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Journalist beaten and arrested by police officers

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Journalist beaten and arrested by police officers

  • Michael Niman and eight other participants in a bicycle rally were arrested during a riot for resisting arrest and are scheduled to appear in court June 25.

June 17, 2003 — A journalist was arrested and charged with assault while participating in a nationwide cyclist event in Buffalo, N.Y. May 30.

Michael Niman, a freelance journalist and Buffalo State College professor of journalism, along with eight other participants of Critical Mass, an event in which cyclists ride together to demonstrate the benefits of bicycle commuting, were accused of illegally blocking traffic and resisting arrest.

The eight were scheduled to appear in Buffalo City Court on June 11, but because stories from both sides varied, District Attorney Frank J. Clark requested more time to gather evidence.

Judge Patrick Carney granted Clark a two-week adjournment.

“I wanted to get a handle on the factual setting of what happened,” Clark said. “We have statements that differ greatly when describing the same event.”

During the two week adjournment, Clark will review the conduct of the police officers involved. Clark said that there is no evidence of excessive force used by the police officers, but added that he has not finished with the review.

Meanwhile, Niman argues that he and the other cyclists did not resist arrest and peacefully complied with the police. But police reports say that cyclists were shouting obscenities, and inciting a riot. Police claim Niman shoved and bit a police officer while the officer attempted to assist another officer.

Niman claims he was just taking photos of police activity.

In a personal statement, Niman said that one cyclist was detained for “jaywalking,” and placed in the back of the police car. Niman also said that Heron Simmonds, a professor of ethics at Canisius College in Buffalo, saw this and asked the officer what was happening. Simmonds was then handcuffed for resisting arrest.

Niman took photos of Simmonds being arrested. While taking photos, Niman said that he identified himself as a journalist to the police officer.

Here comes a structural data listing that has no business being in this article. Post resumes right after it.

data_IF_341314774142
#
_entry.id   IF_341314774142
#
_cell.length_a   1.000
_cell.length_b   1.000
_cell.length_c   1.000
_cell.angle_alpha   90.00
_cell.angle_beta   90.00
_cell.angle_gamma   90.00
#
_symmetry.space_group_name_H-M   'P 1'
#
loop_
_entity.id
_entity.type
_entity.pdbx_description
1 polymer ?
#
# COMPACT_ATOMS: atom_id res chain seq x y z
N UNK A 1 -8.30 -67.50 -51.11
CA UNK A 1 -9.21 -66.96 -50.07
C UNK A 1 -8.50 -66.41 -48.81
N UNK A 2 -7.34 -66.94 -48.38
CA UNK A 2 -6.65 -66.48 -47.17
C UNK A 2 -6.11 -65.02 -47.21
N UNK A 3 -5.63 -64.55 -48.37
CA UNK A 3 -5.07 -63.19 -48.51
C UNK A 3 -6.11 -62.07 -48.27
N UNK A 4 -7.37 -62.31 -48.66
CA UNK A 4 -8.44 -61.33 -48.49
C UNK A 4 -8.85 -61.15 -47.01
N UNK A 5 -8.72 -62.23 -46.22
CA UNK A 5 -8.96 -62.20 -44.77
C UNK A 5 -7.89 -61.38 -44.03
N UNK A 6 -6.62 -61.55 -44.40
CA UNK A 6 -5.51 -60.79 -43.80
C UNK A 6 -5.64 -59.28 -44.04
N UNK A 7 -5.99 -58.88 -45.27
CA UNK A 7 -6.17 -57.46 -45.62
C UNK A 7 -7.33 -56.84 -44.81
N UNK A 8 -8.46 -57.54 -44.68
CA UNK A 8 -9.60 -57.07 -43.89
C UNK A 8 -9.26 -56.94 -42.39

Immediately after he identified himself, Niman said he was attacked and “he or they immediately stuck something in my mouth, slammed my head down on the hood of a patrol car and began beating me on the helmet, neck and shoulders.”

Witnesses and other cyclists took more than 200 photos of officers using excessive force on cyclists who were not resisting arrest, Niman said.

A total of nine individuals were taken to jail. Six were charged with resisting arrest and two were charged with assault — one for inciting a riot. Leslie Lannan, who was on her way to buy pizza, was taken to jail for inciting a riot after she stopped her car and complained to the police who were hitting Niman, The Buffalo News reported.

At the precinct, Niman said that after he was booked, he was stripped and taken to a cell. Five minutes later, a police officer gave Niman a small apron to wear.

Niman was the last of all the bicyclists to be released from jail.

“I think that the incident illustrates an authoritarian mentality,” said Mark Mahoney, Niman’s attorney and lead attorney for the cyclists. Mahoney said that the police felt embarrassed when they realized they had no right to stop the cyclists.

Mahoney said it would be ideal if all charges were dropped but said he was doubtful because “you don’t want to get the police officers upset by dismissing all the arrests — there has to look like there is some consequence to their [cyclists] conduct.”

(People v. Niman; Media counsel: Mark Mahoney; Buffalo, N.Y.) LG

© 2003 The Reporters Committee for Freedom of the Press

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